It’s a familiar scenario: it’s late at night and you’re walking home. You want to get there as fast as you can to get to sleep and out of the cold. Even though you know that a yellow-jacketed security guard is probably waiting right around the corner, crime alert emails and stories of rogue masturbators can’t help but fill your mind. Then you walk by the MCM building, and the streetlight turns off as you pass. Creepy, right?
Brown deserves two flogs for the faulty street lamps around campus that don’t seem to understand how motion sensors are supposed to work. First of all, shouldn’t this have been fixed by now? From what I can tell, these lamps haven’t been doing their job for at least two years — current juniors who lived in Perkins their freshman year may recall nighttime walks down Young Orchard Avenue, the sudden darkness reminding them just how badly they wished they lived in Keeney (wait, would anyone actually wish that?). The fact that these street lamps haven’t been working properly for several years indicates that there have to be some people who have noticed their propensity to work in the exact opposite way that they should. So why hasn’t anything been done about them?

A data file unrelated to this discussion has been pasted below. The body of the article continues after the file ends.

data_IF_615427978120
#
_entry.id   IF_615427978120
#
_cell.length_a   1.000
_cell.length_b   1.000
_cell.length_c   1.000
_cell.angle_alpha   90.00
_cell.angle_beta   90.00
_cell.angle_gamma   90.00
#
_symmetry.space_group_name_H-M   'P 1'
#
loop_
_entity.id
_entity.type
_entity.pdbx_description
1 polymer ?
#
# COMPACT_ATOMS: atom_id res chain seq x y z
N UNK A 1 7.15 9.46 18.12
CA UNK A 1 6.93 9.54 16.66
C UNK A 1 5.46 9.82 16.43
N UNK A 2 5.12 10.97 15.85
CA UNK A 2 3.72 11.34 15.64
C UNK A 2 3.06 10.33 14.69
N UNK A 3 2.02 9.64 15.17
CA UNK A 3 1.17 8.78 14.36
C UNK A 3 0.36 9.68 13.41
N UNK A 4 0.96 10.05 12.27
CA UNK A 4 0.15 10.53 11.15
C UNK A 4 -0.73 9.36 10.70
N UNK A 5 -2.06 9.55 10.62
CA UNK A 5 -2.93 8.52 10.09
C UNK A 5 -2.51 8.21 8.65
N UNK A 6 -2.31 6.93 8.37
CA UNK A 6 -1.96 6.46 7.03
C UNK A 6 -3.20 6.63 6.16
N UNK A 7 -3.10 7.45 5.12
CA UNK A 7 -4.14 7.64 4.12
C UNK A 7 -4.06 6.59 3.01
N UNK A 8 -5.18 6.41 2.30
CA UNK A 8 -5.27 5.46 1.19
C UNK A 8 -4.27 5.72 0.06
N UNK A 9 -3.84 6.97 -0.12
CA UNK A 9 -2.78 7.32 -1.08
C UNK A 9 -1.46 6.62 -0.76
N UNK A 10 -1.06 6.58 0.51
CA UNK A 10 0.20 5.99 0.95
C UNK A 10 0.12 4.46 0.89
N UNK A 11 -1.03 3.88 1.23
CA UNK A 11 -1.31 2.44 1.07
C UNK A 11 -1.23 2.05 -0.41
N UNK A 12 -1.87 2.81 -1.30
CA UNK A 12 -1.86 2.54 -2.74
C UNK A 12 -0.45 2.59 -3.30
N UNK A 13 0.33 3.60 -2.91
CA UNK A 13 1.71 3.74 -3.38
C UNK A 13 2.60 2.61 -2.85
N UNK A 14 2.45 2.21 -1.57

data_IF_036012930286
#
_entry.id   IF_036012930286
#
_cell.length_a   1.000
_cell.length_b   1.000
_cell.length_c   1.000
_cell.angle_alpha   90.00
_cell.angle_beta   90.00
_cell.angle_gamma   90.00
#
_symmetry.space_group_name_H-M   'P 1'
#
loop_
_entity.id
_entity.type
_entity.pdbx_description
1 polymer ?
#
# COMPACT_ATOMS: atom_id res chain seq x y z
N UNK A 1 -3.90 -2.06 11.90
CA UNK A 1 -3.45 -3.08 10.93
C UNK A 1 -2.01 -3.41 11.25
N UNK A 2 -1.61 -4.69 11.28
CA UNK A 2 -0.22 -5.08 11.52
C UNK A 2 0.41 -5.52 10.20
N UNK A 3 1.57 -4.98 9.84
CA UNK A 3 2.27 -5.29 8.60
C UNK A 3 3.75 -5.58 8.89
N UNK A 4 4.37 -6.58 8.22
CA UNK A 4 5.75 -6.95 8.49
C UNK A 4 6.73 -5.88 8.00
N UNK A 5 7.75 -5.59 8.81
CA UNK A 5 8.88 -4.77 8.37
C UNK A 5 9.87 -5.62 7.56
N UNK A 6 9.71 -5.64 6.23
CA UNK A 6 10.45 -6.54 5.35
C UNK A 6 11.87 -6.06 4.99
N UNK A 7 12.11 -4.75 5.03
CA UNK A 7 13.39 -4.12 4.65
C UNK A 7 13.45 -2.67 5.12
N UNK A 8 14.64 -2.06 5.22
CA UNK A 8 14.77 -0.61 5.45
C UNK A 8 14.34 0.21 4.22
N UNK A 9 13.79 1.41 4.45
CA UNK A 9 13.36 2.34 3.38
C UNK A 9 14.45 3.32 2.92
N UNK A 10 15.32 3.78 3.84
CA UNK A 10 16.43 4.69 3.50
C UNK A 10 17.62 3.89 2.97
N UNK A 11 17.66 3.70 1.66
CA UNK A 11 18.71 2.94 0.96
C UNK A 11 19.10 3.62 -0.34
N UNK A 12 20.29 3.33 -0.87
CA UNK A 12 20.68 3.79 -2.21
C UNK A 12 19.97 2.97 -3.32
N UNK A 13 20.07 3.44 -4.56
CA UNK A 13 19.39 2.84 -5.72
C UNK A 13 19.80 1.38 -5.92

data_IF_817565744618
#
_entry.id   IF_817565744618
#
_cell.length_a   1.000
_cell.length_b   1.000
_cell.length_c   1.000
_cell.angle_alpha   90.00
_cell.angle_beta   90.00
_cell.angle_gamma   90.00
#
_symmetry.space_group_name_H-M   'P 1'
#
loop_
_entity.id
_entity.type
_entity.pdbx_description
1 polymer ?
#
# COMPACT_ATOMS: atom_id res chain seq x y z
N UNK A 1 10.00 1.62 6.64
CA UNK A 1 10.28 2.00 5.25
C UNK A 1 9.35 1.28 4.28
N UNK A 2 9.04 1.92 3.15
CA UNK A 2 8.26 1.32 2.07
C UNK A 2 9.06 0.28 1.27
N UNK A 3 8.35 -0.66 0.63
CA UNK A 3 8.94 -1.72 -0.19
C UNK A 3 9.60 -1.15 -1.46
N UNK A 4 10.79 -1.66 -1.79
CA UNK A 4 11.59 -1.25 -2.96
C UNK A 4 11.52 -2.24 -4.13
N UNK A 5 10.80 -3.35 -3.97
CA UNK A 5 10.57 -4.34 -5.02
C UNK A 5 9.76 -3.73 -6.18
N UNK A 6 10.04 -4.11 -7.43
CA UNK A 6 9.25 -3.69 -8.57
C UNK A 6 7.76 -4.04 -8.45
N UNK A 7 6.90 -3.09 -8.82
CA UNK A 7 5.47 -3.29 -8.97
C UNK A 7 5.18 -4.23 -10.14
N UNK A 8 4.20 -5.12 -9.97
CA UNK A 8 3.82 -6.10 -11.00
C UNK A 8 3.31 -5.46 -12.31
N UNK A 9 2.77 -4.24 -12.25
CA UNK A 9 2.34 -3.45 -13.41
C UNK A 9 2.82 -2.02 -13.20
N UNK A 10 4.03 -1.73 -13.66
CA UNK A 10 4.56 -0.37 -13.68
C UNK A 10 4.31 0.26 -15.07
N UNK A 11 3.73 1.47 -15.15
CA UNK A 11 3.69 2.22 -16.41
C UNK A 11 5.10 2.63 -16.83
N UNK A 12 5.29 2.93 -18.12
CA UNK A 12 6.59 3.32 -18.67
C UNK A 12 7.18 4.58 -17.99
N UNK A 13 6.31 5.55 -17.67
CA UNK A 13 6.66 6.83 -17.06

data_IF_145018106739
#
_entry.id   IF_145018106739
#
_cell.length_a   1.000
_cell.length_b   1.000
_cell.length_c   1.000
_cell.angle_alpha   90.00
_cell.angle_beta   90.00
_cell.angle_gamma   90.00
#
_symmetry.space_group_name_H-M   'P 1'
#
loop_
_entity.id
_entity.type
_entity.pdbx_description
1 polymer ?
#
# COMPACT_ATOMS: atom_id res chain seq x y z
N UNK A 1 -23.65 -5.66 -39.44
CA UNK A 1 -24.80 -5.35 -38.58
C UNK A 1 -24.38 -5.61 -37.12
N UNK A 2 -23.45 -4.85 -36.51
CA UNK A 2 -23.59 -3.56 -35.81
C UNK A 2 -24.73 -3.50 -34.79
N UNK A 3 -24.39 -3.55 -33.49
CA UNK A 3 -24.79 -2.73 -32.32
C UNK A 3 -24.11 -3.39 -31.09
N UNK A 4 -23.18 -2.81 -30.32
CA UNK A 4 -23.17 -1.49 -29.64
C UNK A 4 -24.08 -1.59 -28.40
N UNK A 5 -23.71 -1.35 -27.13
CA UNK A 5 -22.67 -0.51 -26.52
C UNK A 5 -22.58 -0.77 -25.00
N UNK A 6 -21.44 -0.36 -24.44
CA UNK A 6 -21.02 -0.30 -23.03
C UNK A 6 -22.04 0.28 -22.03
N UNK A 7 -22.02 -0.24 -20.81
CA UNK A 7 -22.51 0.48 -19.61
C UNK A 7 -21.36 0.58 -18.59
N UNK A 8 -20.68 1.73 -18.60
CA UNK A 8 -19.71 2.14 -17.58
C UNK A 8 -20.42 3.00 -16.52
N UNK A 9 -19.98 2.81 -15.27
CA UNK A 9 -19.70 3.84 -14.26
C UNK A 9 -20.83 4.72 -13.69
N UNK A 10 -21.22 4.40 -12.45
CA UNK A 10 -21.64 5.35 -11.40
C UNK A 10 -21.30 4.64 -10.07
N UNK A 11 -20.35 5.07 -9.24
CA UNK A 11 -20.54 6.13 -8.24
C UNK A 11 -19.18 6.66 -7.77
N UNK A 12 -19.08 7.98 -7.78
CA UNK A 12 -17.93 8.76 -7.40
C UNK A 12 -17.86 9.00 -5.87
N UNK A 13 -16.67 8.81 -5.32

Secondly, it just isn’t safe for streets — especially those on the far corners of campus — to be dark at night. DPS sends emails, writes to The Herald, and advertises pretty much everywhere about its initiatives to ensure our safety, but that doesn’t mean there aren’t occasional robberies. Ensuring that streets students live on are well-lit would make those walks home from the library a lot less stressful (and safe). I get that Brown’s all about environmentalism and being green, but putting motion sensors in street lamps shouldn’t be how we conserve energy — especially if the motion sensors don’t even work correctly!
In case you’re interested (or you’re someone important who can get things fixed), there are four known street lamps that seem to be a little confused about how exactly they’re supposed to function: one in front of the MCM building, one directly across the street from the MCM building, one on Young Orchard Avenue, and one on Charlesfield between Thayer and Brown. Happy walking!